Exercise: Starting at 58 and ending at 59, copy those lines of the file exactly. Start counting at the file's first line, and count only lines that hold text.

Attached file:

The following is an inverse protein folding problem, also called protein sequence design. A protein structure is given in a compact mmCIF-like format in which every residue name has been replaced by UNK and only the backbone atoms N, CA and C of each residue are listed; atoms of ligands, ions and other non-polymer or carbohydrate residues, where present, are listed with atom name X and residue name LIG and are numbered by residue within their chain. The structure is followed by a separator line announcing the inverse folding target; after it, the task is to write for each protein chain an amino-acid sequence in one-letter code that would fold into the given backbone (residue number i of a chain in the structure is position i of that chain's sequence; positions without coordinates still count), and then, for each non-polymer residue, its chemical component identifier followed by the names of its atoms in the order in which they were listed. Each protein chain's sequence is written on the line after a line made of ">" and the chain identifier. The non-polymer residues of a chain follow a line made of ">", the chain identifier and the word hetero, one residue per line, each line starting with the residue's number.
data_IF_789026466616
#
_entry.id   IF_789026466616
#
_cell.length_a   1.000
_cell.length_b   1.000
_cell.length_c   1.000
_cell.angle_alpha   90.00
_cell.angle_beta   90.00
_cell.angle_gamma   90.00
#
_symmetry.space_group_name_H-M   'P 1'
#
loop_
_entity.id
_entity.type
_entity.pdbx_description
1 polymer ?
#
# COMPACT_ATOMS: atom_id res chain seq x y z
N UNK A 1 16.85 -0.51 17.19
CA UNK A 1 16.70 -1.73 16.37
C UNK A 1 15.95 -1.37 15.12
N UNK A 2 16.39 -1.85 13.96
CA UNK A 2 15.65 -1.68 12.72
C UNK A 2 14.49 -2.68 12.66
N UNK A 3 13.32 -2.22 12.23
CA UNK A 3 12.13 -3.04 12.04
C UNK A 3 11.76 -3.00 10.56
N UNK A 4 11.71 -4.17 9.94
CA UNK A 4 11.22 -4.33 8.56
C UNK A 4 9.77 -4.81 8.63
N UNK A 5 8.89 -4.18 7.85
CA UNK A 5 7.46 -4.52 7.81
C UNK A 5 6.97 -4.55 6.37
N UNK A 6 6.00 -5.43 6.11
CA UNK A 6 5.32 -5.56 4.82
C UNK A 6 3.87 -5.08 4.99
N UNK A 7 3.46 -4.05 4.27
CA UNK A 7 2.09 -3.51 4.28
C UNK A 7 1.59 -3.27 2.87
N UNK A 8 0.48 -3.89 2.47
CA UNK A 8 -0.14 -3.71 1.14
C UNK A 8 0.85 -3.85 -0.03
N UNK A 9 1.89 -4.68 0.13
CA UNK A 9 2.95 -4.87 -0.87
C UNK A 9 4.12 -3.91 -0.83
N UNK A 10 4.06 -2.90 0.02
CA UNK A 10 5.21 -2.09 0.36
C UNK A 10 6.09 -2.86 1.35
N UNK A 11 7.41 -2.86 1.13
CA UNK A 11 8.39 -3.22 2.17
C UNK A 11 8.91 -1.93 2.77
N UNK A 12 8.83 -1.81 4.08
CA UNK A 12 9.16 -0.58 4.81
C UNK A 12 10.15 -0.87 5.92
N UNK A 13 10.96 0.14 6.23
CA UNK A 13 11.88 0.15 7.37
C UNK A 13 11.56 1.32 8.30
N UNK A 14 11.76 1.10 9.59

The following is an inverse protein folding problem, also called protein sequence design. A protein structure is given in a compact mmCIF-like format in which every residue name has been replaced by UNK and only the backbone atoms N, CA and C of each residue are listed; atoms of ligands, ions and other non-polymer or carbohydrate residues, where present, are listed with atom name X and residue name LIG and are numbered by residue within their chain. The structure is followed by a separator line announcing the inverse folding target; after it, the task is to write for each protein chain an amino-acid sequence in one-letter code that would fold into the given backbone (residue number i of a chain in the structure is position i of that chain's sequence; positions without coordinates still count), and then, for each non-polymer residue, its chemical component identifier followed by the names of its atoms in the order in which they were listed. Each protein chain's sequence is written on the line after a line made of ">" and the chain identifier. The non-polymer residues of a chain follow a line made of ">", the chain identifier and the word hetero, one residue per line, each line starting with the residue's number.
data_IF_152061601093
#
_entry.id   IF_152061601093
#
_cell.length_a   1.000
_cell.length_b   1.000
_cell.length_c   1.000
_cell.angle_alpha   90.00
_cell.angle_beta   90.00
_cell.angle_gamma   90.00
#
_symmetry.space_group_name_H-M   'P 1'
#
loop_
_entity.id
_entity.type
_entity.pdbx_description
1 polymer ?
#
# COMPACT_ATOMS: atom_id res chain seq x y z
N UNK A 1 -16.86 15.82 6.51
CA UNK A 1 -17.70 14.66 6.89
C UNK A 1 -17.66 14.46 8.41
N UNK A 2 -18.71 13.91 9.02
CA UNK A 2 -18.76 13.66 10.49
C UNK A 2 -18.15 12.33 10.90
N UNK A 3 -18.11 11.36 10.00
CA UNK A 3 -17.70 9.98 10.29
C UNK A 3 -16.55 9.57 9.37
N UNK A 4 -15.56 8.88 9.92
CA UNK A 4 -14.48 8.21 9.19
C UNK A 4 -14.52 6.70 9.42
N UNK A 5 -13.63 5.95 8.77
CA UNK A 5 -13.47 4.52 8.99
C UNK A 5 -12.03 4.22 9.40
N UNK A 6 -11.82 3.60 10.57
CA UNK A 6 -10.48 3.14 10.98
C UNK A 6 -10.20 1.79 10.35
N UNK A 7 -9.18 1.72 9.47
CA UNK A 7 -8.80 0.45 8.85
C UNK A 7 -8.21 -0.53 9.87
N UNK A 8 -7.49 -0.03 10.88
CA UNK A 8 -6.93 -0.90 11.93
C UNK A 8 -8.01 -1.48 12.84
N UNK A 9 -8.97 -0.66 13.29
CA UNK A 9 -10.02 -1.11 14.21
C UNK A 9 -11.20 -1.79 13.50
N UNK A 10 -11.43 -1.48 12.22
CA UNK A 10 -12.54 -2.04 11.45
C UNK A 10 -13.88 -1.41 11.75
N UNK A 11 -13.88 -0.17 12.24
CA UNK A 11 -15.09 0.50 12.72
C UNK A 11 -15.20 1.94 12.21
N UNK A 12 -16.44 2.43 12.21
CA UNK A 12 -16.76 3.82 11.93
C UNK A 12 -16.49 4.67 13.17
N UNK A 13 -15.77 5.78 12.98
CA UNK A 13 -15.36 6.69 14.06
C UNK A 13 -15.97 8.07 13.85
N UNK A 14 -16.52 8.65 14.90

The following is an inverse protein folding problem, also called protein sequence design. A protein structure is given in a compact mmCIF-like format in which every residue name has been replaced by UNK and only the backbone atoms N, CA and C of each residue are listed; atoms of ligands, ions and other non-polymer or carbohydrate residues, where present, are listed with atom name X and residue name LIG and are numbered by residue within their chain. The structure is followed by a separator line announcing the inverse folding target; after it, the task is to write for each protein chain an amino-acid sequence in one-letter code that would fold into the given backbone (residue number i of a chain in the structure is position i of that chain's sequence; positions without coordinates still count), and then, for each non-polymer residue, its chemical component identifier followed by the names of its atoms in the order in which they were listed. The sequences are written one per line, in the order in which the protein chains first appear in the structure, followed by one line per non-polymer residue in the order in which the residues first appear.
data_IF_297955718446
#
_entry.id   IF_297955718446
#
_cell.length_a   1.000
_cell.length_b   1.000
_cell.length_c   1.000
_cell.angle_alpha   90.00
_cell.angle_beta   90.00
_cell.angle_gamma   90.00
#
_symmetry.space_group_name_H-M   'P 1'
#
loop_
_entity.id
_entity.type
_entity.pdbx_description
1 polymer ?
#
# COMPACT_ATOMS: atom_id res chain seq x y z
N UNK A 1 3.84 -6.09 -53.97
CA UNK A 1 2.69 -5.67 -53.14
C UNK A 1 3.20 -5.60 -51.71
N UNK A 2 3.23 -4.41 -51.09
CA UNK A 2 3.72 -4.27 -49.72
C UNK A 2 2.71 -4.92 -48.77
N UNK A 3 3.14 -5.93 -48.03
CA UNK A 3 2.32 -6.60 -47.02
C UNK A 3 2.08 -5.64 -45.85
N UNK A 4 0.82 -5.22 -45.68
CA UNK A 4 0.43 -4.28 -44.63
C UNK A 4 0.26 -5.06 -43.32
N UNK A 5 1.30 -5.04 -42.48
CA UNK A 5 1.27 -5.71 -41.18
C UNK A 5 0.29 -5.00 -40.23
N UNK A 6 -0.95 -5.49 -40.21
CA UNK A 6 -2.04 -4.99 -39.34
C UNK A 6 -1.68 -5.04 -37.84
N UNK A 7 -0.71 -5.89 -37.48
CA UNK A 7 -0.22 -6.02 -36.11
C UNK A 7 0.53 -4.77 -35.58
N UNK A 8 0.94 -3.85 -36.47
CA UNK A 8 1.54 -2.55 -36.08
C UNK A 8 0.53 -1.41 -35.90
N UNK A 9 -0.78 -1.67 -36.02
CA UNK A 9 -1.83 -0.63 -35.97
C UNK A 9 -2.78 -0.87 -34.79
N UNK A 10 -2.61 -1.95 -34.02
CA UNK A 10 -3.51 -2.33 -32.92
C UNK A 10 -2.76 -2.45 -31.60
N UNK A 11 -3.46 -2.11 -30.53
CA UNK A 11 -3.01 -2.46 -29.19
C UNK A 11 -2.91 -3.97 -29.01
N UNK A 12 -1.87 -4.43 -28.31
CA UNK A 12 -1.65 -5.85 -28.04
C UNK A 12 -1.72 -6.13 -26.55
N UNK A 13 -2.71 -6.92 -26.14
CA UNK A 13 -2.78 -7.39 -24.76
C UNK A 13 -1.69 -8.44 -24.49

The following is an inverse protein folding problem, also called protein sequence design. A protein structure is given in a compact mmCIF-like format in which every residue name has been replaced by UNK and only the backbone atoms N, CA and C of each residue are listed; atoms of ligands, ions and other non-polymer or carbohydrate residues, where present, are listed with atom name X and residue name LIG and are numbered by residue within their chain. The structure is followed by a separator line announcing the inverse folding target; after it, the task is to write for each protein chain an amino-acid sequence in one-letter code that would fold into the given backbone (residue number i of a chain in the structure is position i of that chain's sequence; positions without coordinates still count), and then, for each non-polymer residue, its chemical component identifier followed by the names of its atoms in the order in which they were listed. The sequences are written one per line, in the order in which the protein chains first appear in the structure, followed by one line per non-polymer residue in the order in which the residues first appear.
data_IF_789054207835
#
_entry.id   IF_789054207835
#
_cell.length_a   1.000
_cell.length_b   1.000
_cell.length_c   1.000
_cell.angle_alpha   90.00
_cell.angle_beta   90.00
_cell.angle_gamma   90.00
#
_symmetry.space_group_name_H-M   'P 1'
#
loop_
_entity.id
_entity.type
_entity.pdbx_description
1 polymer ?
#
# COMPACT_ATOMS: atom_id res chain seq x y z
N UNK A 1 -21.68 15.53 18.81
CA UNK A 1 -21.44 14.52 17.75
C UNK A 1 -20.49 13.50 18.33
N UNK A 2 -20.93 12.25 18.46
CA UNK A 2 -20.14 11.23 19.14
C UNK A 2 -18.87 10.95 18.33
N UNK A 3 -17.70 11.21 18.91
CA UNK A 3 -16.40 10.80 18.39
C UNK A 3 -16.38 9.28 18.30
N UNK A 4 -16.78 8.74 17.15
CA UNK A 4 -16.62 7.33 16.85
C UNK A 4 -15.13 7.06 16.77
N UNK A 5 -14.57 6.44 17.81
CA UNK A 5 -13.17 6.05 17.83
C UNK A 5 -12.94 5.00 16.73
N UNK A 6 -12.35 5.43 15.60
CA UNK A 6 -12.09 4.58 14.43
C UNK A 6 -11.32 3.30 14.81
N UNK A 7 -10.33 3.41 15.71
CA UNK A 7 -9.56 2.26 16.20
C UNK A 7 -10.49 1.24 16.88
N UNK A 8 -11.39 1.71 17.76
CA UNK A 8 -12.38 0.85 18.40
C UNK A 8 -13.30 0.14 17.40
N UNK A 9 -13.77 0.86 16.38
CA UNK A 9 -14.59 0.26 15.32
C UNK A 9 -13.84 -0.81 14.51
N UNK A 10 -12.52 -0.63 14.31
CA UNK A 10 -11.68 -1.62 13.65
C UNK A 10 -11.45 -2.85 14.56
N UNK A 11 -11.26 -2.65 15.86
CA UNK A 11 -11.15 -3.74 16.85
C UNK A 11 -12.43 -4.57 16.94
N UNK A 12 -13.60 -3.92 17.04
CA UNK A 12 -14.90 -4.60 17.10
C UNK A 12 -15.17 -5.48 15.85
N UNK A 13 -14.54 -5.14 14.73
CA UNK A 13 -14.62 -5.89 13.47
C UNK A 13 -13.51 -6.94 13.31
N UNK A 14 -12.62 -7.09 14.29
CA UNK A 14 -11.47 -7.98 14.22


N UNK A 13 10.96 0.14 6.23
CA UNK A 13 11.88 0.15 7.37